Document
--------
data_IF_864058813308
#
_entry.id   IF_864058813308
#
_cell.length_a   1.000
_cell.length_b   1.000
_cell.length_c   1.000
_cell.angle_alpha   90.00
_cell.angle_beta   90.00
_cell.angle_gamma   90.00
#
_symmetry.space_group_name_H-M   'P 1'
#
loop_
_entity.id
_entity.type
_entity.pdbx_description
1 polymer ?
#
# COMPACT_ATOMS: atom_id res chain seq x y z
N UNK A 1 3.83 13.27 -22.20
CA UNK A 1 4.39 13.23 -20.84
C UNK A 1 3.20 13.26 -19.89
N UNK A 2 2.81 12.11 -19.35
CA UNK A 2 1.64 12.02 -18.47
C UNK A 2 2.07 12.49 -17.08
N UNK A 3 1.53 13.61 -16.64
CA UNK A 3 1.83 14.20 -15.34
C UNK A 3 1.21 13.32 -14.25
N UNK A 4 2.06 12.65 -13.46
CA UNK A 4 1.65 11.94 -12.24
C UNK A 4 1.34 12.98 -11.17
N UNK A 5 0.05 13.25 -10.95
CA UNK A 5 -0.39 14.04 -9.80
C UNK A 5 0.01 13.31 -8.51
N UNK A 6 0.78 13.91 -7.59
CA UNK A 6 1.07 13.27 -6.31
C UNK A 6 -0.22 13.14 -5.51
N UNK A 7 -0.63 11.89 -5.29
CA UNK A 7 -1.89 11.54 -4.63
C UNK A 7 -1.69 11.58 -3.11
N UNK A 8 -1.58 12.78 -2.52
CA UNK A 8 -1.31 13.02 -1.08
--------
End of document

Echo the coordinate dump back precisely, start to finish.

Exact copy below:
data_IF_864058813308
#
_entry.id   IF_864058813308
#
_cell.length_a   1.000
_cell.length_b   1.000
_cell.length_c   1.000
_cell.angle_alpha   90.00
_cell.angle_beta   90.00
_cell.angle_gamma   90.00
#
_symmetry.space_group_name_H-M   'P 1'
#
loop_
_entity.id
_entity.type
_entity.pdbx_description
1 polymer ?
#
# COMPACT_ATOMS: atom_id res chain seq x y z
N UNK A 1 3.83 13.27 -22.20
CA UNK A 1 4.39 13.23 -20.84
C UNK A 1 3.20 13.26 -19.89
N UNK A 2 2.81 12.11 -19.35
CA UNK A 2 1.64 12.02 -18.47
C UNK A 2 2.07 12.49 -17.08
N UNK A 3 1.53 13.61 -16.64
CA UNK A 3 1.83 14.20 -15.34
C UNK A 3 1.21 13.32 -14.25
N UNK A 4 2.06 12.65 -13.46
CA UNK A 4 1.65 11.94 -12.24
C UNK A 4 1.34 12.98 -11.17
N UNK A 5 0.05 13.25 -10.95
CA UNK A 5 -0.39 14.04 -9.80
C UNK A 5 0.01 13.31 -8.51
N UNK A 6 0.78 13.91 -7.59
CA UNK A 6 1.07 13.27 -6.31
C UNK A 6 -0.22 13.14 -5.51
N UNK A 7 -0.63 11.89 -5.29
CA UNK A 7 -1.89 11.54 -4.63
C UNK A 7 -1.69 11.58 -3.11
N UNK A 8 -1.58 12.78 -2.52
CA UNK A 8 -1.31 13.02 -1.08